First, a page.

OFFICIAL figures due out this week are forecast to show that the sharp drop in oil prices has pushed inflation further below the Bank of England’s target.
The consumer price index (CPI) measure, which stood at 1 per cent in November, is expected to have eased again last month, mainly due to falling petrol costs and ferocious competition in the supermarket sector.
If CPI comes in at more than one percentage point either side of the Bank’s 2 per cent goal, governor Mark Carney will have to write to Chancellor George Osborne to explain why and lay out how the central bank intends to react.
Howard Archer, chief UK and European economist at IHS Global Insight, has pencilled in a CPI reading of 0.8 per cent for December.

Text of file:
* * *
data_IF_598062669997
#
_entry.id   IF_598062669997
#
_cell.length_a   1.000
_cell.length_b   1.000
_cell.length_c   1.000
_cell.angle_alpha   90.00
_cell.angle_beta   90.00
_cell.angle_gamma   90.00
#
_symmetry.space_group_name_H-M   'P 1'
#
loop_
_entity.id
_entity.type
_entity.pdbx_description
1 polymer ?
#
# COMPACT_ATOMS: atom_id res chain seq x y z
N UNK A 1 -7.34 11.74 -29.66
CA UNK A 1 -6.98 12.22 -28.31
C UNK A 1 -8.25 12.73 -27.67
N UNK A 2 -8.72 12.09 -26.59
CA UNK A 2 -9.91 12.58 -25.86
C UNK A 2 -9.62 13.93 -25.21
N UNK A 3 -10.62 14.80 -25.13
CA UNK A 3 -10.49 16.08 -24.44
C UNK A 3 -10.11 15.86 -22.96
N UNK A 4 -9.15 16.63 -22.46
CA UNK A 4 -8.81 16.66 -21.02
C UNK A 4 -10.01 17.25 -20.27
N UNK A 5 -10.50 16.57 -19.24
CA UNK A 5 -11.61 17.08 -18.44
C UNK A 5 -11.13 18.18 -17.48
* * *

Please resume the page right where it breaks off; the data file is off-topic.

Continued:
He said: “With oil prices hitting new lows in January and likely to remain weak for a prolonged period and with the supermarket pricing war continuing, CPI could very well get down near to 0.5 per cent in the early months of 2015 and it is likely to stay below 1 per cent until at least mid-year.”
Inflation data will be published on Tuesday and economists at Barclays said they had cut their CPI forecast from 0.9 per cent to just 0.6 per cent for December, which would mark the lowest reading since June 2002, according to the Office for National Statistics.
Barclays said: “Based on data from the UK Department for Energy & Climate Change, we estimate that average UK retail petrol pump prices fell 5 per cent between November and December.”
Lower bills at the pumps have been welcomed by consumers, but Archer cautioned that some companies may seek to capitalise on improving economic activity by trying to raise their prices to strengthen their margins.